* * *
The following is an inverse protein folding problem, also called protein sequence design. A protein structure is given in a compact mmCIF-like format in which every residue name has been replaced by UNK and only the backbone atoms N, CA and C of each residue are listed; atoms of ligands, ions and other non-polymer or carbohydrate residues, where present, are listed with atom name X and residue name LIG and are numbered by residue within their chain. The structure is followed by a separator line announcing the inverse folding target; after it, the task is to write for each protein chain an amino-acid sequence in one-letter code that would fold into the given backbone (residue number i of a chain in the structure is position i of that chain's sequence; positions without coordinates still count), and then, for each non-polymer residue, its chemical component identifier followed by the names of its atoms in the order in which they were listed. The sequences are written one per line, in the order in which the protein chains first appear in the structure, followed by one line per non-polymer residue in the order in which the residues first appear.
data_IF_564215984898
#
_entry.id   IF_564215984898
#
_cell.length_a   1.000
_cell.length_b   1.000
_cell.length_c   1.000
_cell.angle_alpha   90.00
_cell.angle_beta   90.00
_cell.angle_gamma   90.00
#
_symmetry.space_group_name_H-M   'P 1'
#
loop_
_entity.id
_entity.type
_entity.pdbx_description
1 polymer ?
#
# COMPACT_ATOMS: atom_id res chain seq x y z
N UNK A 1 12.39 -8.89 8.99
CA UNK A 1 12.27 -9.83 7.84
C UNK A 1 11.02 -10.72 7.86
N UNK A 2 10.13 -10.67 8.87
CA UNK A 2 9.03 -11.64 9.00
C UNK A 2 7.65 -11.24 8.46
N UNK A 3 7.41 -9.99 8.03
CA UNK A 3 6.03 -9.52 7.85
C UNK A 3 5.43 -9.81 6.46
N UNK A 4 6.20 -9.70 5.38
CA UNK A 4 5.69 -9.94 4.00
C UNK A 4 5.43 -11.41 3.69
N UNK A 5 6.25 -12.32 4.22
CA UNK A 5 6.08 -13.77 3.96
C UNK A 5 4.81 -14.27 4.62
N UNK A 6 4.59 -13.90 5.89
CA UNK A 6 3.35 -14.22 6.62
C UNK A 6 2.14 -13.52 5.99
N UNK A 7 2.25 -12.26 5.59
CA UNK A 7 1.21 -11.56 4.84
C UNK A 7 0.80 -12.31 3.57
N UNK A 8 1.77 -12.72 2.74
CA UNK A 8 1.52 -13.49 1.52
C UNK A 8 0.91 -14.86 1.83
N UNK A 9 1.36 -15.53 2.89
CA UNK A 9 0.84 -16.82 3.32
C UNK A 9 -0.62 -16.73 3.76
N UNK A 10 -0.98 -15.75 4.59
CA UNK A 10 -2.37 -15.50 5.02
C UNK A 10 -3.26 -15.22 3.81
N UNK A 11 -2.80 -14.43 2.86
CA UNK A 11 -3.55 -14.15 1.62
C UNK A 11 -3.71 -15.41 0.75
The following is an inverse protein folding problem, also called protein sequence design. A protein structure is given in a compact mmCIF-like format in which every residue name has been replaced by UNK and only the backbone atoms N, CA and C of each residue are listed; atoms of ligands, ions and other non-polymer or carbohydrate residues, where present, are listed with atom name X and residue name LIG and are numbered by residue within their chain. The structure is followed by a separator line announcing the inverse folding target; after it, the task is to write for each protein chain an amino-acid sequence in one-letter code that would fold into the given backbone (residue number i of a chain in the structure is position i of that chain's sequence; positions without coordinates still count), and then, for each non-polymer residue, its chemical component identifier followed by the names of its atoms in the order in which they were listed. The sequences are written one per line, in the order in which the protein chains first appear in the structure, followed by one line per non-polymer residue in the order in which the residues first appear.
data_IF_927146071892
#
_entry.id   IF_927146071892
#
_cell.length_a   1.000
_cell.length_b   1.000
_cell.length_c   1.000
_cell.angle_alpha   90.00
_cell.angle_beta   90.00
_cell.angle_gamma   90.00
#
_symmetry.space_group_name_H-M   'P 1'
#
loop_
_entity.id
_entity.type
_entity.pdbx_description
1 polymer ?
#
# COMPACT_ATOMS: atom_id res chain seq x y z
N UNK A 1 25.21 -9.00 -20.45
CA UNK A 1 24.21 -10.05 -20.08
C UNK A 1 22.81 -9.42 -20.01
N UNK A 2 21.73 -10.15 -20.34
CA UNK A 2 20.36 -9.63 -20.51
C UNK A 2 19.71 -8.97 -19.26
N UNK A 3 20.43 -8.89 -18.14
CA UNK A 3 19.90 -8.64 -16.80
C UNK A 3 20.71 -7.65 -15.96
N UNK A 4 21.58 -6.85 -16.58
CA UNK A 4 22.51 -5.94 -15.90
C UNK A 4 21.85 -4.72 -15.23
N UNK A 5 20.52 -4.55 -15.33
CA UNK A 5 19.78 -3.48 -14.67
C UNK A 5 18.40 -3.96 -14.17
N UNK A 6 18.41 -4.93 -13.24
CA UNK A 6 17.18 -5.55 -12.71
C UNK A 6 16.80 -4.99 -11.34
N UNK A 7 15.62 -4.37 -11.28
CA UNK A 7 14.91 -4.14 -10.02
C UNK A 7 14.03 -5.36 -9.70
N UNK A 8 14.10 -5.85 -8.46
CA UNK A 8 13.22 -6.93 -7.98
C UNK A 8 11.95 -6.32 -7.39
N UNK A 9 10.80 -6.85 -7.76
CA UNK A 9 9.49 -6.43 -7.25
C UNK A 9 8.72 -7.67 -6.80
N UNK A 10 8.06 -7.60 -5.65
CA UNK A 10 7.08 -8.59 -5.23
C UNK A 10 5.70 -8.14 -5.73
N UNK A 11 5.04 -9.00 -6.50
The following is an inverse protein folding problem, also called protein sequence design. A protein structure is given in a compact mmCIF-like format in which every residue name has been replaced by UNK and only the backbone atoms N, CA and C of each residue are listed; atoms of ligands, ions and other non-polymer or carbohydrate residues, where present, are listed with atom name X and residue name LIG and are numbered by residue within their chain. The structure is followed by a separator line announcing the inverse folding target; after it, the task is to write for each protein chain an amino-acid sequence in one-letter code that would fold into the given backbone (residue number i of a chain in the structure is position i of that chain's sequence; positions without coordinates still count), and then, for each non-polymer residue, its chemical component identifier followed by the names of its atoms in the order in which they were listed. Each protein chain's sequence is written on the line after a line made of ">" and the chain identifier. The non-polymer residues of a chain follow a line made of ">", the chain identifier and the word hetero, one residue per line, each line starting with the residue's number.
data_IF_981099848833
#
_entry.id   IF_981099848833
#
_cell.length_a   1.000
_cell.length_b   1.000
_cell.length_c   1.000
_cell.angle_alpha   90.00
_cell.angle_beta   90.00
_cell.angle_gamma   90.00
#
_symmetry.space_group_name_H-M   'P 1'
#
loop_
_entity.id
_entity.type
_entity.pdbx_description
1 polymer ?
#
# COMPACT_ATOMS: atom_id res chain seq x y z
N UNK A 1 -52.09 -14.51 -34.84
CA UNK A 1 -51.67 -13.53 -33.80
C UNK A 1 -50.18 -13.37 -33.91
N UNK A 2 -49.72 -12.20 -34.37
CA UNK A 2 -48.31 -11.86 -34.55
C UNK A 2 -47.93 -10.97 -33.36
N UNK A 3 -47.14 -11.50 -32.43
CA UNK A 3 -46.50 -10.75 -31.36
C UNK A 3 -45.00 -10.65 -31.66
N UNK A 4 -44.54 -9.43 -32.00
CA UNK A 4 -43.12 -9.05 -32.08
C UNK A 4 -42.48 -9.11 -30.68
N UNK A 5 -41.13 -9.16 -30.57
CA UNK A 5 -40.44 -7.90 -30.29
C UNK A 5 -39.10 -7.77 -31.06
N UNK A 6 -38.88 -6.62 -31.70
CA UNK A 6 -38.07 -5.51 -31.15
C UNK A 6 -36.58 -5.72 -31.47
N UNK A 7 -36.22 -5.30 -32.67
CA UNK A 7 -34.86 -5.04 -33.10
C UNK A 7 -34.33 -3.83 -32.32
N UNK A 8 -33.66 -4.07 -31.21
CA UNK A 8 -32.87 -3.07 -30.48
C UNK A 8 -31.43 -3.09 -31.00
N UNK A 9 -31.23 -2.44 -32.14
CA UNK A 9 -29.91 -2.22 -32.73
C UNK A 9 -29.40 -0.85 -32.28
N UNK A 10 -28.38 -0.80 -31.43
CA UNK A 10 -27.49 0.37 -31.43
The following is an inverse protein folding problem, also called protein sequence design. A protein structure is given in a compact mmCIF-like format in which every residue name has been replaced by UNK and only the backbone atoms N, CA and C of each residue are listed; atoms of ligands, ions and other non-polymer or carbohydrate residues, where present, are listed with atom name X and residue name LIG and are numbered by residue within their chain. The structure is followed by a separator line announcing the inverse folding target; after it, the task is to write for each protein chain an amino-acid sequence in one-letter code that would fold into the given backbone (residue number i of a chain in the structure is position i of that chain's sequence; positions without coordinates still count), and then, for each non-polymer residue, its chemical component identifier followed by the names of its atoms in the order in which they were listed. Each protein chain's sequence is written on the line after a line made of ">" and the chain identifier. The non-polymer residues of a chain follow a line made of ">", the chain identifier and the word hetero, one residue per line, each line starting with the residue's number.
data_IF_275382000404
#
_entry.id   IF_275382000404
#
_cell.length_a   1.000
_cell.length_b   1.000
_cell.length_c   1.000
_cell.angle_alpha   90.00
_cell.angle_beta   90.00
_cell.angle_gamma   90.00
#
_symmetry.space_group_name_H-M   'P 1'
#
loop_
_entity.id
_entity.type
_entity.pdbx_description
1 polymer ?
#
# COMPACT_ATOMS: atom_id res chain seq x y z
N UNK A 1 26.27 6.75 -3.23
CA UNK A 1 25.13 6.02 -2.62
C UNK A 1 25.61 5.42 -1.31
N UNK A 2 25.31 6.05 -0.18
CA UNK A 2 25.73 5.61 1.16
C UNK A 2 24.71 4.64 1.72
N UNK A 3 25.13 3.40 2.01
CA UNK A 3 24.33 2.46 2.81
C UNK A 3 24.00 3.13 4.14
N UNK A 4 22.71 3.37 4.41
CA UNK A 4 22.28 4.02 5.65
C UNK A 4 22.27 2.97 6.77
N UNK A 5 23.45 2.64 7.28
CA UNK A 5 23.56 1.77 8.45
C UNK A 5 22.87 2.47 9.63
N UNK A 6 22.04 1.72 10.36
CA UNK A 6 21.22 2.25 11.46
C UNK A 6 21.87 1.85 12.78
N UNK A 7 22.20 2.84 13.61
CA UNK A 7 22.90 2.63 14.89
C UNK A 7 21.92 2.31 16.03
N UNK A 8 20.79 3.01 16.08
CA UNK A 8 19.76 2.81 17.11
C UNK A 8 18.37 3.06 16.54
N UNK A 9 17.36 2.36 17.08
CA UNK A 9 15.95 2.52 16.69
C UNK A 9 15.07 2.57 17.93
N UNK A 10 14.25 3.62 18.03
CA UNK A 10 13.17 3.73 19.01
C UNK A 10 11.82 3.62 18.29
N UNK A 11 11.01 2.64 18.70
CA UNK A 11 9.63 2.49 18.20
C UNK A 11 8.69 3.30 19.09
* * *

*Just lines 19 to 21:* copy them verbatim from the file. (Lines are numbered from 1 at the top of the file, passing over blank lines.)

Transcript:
1 polymer ?
#
# COMPACT_ATOMS: atom_id res chain seq x y z